By the time he was 67 years old, André Ricard had greatly contributed to the life of the arts in the Quebec City and Montreal regions. Between 1957 and 1968, he acquired a university education in letters at Laval University, which he combined with studies at the Quebec Performing Arts Conservatory, where he confirmed his taste for the theatre. He established himself by founding and directing the L'Estoc Theatre, where he was stage director and scriptwriter. He then became a scriptwriter and broadcasting director for Radio Canada radio and television and for Radio-Québec television. He produced fiction films all while teaching at the University and the Conservatory. In the mid-70s, he decided to spend more time writing and producing, which earned him many distinctions.

Concerned with current events and social issues, he often delves into history and geography to find out what makes us what we are. His interpretation has led to several radio and television plays, two poetic suites and a short fiction book. It is however through the theatre that his work influenced the public and the critics. He wrote several works, namely: La vie exemplaire d'Alcide 1er le pharamineux et de sa proche descendance, in 1971, Silence ou je fais évacuer la salle, in 1979, Le tir à blanc, in 1982, and Champs de glace, in 1997. He was favourably considered by the Théâtre du Trident, the National Arts, the Théâtre du Nouveau Monde, and the Café de la Place. He also spent much time translating drama texts, along with his activities as cultural activities organizer. He is currently General Secretary for the Académie des lettres du Québec.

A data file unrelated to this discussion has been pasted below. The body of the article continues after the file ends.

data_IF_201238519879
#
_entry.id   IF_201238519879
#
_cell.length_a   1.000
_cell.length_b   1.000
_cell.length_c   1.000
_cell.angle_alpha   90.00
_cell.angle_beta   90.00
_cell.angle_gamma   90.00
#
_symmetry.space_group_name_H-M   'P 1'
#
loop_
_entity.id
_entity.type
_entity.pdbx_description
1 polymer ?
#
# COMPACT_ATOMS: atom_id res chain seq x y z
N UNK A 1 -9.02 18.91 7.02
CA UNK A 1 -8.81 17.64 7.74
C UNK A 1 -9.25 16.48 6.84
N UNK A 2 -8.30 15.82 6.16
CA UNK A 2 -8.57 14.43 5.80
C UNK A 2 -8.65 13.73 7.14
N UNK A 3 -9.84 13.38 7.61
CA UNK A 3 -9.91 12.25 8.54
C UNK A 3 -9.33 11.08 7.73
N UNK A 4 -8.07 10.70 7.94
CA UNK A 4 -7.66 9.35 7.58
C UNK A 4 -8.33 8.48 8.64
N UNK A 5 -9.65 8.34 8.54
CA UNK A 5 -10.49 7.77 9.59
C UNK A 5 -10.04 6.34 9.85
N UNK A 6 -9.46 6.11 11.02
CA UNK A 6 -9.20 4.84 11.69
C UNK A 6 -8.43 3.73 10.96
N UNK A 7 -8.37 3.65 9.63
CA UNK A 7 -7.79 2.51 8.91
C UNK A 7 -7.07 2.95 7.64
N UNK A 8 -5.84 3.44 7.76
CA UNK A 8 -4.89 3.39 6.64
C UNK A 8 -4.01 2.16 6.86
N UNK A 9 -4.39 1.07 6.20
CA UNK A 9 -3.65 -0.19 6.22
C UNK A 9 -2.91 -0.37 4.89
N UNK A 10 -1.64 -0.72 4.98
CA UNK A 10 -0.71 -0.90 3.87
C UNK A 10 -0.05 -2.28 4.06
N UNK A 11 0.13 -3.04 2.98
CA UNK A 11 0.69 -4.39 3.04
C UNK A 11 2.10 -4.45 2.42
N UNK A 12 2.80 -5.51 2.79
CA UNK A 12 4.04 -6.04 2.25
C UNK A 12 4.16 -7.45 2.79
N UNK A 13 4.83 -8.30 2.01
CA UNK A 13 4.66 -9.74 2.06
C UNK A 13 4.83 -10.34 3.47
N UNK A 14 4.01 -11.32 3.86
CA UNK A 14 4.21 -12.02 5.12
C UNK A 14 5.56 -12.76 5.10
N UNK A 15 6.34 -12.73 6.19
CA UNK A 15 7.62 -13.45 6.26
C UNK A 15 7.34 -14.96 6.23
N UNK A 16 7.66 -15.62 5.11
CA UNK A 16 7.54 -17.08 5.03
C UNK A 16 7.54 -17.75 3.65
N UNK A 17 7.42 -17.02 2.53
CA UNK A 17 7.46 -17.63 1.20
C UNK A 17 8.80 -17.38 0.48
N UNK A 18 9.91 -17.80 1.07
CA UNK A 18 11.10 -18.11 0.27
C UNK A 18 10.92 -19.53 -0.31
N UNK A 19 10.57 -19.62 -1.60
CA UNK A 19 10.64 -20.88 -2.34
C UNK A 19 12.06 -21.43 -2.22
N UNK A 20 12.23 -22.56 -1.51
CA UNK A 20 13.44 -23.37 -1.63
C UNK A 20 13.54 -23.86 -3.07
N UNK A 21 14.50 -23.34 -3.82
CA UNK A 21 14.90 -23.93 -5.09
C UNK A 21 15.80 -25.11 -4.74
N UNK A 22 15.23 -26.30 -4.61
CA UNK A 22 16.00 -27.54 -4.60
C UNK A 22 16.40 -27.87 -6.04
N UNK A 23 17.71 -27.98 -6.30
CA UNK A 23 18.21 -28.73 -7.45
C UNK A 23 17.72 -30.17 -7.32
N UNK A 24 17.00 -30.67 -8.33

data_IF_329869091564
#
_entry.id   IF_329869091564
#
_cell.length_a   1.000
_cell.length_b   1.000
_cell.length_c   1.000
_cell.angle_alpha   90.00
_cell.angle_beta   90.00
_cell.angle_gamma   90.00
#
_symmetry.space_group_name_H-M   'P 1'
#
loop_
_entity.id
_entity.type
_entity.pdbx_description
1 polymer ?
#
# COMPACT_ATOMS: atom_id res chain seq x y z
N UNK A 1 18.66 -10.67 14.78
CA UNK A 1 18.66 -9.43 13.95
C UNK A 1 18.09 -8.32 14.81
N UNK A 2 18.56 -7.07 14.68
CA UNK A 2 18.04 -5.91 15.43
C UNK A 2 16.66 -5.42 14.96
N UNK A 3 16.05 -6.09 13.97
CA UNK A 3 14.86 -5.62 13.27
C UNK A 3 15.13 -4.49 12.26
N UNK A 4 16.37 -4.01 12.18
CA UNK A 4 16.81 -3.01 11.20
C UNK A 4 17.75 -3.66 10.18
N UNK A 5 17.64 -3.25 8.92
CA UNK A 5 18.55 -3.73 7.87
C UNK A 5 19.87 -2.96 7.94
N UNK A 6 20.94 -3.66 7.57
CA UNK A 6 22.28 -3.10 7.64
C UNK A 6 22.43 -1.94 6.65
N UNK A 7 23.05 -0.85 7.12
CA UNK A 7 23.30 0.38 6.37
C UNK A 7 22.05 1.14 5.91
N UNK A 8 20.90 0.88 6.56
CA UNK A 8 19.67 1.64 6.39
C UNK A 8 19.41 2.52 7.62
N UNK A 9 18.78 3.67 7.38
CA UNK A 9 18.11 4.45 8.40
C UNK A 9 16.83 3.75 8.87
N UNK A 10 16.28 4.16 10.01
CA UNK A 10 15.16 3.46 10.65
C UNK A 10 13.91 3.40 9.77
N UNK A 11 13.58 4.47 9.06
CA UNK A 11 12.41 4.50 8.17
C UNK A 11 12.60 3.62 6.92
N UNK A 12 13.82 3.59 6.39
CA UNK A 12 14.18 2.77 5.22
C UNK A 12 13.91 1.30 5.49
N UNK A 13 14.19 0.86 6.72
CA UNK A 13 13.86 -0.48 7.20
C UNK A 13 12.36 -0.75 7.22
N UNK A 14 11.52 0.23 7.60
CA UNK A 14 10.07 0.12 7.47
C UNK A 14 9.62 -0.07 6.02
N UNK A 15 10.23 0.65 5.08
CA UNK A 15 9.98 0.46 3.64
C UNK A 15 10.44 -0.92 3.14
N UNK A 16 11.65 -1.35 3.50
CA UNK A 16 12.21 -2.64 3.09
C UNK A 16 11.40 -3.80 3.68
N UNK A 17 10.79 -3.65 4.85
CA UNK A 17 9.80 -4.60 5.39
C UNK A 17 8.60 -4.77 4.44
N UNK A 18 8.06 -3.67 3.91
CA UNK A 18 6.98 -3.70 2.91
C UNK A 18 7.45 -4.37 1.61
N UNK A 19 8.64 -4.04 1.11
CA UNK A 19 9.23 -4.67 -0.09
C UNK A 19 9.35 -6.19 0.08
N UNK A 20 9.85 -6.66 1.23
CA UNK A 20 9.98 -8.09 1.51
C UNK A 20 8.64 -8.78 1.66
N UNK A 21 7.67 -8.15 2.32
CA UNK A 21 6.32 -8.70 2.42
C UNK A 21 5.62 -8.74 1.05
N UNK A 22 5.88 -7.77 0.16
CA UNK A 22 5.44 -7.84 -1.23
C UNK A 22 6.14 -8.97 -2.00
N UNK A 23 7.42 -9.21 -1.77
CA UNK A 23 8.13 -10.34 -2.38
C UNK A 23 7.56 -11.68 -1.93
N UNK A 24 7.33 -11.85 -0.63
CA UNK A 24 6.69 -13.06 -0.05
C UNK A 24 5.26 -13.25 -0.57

From a Huron legend collected by the internationally renowned Marius Barbeau, he has prepared a tale very much in tune with the values and the vision of the Amerindian world, but from one point of view of all of humanity.

the illustrator
An enlightened path

Carmelle Martineau did not become an artist in the traditional way; she became an artist because of a pressing need to express what she felt and, as she creates, she can better express herself. ARA-Canada largely benefits from this leveraging effect. The publication of the Livre des origines contains original lithographic prints from the Les Tailleurs d'images studio, which she founded in Quebec in 1995.

Born in Quebec City in 1952, she grew up there and developed a very special vision of nature and man that she reworks and renews as she observes and experiments. She is a modern artist who changes rapidly and who, in spite of a few basic preferences, often adapts to new materials and techniques. In the Conseil des métiers d'art de Québec teacher's directory, she states that: "Since 1985, [my] practice centres on prints, more specifically stone prints." But she also says that: "Thanks to various training workshops and exchanges [I] have acquired an expertise in image transfer processes: a method that can be adapted to different surfaces and uses in arts and art crafts."

She obtained a bachelor degree in Fine Arts from Laval University in 1985 and has completed her studies in other ways during the last two decades. She studied at the Atelier Graff in Montreal, the Malapina Printshop in Vancouver, the Pons and La Bête à cornes studios in Paris, the Open Studio in Toronto, the Imago in Moncton, New Brunswick, and the Centre de formation et de consultation en métiers d'arts du Québec. In her native city, she has been a member of Videre, of the Engramme studio and of the Conseil des arts textiles du Québec. She currently works as an artist's photographer and as a Fine Arts teacher. She has held 13 solo exhibitions in Quebec and in Canada and has taken part in about fifty collective expositions, including eight international biennials.

Her perceptiveness is therefore the fruit of hard work. The compositions she designed for the Livre des origines serve as a counterpoint to André Ricard's poetry and set out guidelines for the binders. They are not restrictive as they are mainly non figurative, but they create an atmosphere that invites a psychological, physical and temporal regression. Carmelle Martineau nevertheless proposes a thoroughly modern look of humanity, which well translates the conditions of today's Amerindians.